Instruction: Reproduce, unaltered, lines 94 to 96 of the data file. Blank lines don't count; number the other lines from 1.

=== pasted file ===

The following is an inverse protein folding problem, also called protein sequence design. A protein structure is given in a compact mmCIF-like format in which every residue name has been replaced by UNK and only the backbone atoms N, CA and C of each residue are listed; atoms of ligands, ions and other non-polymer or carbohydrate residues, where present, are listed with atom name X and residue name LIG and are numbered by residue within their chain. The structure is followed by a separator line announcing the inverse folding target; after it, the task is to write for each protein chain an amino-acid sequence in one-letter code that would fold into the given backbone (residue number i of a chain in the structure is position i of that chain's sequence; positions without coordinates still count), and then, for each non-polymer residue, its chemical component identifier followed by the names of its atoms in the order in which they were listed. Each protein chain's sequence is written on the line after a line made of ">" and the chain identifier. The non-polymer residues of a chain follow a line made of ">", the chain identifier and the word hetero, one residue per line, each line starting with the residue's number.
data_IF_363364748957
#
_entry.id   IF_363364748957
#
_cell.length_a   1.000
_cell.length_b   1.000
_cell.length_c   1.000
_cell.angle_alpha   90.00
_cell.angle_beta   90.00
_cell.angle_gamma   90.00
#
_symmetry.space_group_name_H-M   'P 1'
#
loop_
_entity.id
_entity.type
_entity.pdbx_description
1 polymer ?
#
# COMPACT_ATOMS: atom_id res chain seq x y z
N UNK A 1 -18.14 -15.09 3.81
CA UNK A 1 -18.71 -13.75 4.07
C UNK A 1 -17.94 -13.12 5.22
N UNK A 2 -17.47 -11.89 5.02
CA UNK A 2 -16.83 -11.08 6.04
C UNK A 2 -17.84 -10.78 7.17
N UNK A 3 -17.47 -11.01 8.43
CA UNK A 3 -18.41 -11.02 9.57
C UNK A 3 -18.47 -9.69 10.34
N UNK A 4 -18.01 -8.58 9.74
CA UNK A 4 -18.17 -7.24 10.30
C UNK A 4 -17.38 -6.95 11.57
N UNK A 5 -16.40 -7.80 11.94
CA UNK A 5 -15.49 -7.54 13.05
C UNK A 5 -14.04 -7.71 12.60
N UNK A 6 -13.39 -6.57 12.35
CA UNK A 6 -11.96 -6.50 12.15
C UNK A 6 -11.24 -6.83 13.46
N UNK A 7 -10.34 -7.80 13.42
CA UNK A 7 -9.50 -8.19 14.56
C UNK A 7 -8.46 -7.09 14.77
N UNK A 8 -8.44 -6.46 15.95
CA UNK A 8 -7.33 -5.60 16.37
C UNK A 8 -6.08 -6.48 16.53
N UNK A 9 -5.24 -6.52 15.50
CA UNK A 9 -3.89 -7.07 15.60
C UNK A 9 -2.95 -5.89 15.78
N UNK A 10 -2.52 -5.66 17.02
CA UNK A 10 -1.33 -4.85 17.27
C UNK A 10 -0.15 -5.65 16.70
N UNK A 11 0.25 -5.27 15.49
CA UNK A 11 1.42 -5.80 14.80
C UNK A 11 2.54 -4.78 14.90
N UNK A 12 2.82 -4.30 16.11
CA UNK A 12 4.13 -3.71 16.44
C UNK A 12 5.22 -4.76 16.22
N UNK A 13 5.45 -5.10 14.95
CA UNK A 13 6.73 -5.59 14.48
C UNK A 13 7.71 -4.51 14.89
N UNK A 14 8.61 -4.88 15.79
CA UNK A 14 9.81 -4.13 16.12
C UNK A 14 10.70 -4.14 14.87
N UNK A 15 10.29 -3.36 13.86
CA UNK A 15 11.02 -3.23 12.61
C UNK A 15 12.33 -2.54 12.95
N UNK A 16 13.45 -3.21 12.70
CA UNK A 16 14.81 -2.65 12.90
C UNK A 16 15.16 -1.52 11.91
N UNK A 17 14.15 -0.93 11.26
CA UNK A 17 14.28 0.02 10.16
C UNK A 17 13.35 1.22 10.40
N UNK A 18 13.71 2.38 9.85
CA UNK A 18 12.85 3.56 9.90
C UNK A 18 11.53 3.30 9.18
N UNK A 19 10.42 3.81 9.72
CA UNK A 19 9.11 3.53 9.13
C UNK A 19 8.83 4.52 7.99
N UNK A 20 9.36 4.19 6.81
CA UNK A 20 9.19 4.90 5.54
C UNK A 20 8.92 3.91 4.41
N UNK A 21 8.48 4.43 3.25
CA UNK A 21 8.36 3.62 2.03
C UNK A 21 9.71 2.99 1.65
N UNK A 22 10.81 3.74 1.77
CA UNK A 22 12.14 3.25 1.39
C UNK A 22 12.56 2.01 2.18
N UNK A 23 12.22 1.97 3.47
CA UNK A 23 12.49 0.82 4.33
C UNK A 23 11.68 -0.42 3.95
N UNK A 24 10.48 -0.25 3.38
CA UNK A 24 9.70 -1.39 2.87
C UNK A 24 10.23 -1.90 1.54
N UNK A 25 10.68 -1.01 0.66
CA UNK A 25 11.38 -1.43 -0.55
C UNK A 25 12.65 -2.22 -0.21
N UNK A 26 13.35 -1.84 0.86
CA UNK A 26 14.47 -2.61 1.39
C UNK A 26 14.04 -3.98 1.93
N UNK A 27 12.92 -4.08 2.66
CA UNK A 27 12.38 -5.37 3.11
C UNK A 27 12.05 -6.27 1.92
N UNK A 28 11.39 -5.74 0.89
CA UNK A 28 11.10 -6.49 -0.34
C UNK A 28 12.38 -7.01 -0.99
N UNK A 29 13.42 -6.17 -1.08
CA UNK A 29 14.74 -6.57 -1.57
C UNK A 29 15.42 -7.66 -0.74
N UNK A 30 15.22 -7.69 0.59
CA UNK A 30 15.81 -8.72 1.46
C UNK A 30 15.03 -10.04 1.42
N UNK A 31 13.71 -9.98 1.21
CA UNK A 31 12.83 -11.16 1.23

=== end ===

N UNK A 25 10.68 -1.01 0.66
CA UNK A 25 11.38 -1.43 -0.55
C UNK A 25 12.65 -2.22 -0.21